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Home / India News / Deadlock between Centre, judiciary back in spotlight

Deadlock between Centre, judiciary back in spotlight

Bhat’s name was first recommended by the collegium on August 23, 2016. It was returned by the government to the collegium, which stood by its recommendation by way of a resolution dated April 6, 2017.

india Updated: Jan 29, 2020 04:50 IST
Murali Krishnan
Murali Krishnan
Hindustan Times, New Delhi
Speaking on condition of anonymity, a senior law ministry official  said Bhat’s recommendation was “under active consideration”.
Speaking on condition of anonymity, a senior law ministry official said Bhat’s recommendation was “under active consideration”.(Amal KS/HT PHOTO)

The delay in clearing the name of P Krishna Bhat as a judge of the Karnataka high court has once against brought to the fore the issue of the government taking time to clear the appointment of candidates recommended by the collegium, the body of Supreme Court judges which recommends appointment of judges to high courts and the Supreme Court.

The collegium, on October 15, 2019, passed a resolution repeating its recommendation to appoint Krishna Bhat as a judge of Karnataka high court. This was the third time the collegium was recommending the appointment of Bhat.

Bhat’s name was first recommended by the collegium on August 23, 2016. It was returned by the government to the collegium, which stood by its recommendation by way of a resolution dated April 6, 2017. This was repeated on October 15, 2019 when the collegium, in fact, went to the extent of directing the central government to process the file relating to Bhat’s appointment “most expeditiously”.

While the government can ask the collegium to review its recommendations, it can’t overrule an appointment. However, there is no mandated time limit within which it has to approve recommendations.

While other collegium recommendations made in October 2019 regarding appointments to the Karnataka high court have been processed by the government, the appointment of Bhat is yet to be notified.

The episode generated lot of attention particularly after justice Jasti Chelameswar wrote a strongly worded letter in March 2018 to then Chief Justice of India Dipak Misra taking objection to the interference by the government on the elevation of Bhat to the high court. This letter said that the executive was trying to impede Bhat’s appointment.

Bhat was embroiled in controversy in 2016 when a complaint was filed against him by another judge, MS Shashikala . The complaint was investigated by the then Karnataka high court chief justice SK Mukherjee who cleared Bhat while also noting that Bhat, while serving as a District and Sessions Judge in 2014 sent a report to the high court concerning the misconduct of Shashikala who was then a Judicial Magistrate ( First Class). Justice Mukherjee stated in his report that Shashikala made allegations against Bhat to malign him.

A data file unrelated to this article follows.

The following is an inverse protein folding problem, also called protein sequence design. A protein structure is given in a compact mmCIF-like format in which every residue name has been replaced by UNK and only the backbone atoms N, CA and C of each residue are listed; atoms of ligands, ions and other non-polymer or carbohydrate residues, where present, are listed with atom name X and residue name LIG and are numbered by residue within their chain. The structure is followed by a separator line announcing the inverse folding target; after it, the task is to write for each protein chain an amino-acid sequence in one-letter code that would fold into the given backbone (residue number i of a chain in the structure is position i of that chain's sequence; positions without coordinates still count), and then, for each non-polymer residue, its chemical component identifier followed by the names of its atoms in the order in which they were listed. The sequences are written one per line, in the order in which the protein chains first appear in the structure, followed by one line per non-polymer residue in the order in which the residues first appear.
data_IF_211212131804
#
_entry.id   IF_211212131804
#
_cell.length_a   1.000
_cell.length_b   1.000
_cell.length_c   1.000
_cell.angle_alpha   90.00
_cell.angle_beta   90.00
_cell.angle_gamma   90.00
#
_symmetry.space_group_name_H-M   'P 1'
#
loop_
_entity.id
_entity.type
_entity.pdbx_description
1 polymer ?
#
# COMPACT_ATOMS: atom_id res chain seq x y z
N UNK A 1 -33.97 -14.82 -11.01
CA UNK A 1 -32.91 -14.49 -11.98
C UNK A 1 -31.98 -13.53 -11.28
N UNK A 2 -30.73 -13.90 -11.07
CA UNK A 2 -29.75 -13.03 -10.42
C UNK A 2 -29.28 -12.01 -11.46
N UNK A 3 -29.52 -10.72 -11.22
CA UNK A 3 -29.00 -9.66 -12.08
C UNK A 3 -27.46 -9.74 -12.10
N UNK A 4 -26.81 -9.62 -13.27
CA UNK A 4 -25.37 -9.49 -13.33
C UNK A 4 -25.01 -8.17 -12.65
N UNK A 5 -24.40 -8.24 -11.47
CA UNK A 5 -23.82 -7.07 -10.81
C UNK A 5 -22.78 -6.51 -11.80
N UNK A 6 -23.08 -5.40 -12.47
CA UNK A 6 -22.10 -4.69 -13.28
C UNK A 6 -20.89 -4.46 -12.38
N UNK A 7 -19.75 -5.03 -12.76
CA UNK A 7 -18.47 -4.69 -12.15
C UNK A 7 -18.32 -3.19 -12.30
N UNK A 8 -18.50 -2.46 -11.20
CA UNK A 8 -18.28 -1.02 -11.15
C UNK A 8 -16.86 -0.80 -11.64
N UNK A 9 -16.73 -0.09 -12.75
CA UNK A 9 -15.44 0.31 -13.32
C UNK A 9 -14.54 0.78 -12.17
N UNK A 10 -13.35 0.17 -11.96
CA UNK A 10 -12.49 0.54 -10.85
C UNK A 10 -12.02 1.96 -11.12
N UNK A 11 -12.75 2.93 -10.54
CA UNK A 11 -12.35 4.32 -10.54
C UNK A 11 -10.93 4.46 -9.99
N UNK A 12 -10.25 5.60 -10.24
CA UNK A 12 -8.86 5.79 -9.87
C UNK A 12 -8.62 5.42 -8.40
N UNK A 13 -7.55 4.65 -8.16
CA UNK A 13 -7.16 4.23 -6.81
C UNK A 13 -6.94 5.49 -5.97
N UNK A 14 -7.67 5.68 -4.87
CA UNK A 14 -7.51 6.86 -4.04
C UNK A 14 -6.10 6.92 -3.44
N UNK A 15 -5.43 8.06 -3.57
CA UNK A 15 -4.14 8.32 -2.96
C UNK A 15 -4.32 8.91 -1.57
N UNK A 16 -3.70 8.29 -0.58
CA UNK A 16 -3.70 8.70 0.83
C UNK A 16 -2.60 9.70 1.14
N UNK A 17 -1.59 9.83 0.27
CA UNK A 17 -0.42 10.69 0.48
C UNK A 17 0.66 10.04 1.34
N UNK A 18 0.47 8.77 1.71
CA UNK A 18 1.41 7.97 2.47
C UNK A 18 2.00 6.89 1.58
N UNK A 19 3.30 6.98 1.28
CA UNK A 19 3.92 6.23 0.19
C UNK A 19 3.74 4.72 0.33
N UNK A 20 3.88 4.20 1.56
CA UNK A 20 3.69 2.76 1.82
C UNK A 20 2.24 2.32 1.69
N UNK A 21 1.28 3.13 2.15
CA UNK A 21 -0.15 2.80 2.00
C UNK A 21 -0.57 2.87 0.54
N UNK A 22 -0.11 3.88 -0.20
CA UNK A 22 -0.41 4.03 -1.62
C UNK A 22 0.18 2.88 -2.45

When the collegium recommended the elevation of Bhat to the Karnataka high court, the central government sought a report from the high court chief justice on Bhat. Justice Chelameswar in his letter to CJI Dipak Misra took objection to the same stating that there was no such instance in the past he could recollect when the executive bypassed the Supreme Court collegium regarding a recommendation made by it and sought a report directly from a high court chief justice.

“This is not the first time that the Collegium has failed in getting its recommendations implemented”, senior advocate Yatin Oza said.

Speaking on condition of anonymity, a senior law ministry official said Bhat’s recommendation was “under active consideration”.

In 2018, the elevation of Justice KM Joseph to the Supreme Court was delayed for almost eight months before it was eventually notified in August 2018.

Former CJI TS Thakur broke down during a conference of chief ministers and chief justices in April 2016 citing delay by the central government in clearing names recommended by the Collegium for appointment as judges.

The high courts in the country are functioning with only 63% of their sanctioned strength as per the latest figures released by the Ministry of Law and Justice. As on January 1, 2020, there were only 678 judges in the 25 high courts in the country as against a sanctioned strength of 1079.

The Supreme Court also took note of the growing number of vacancies in high courts and said, in December 2019 that the government must make efforts to ensure that the appointment of judges happens within six months of their names being put up by the collegium.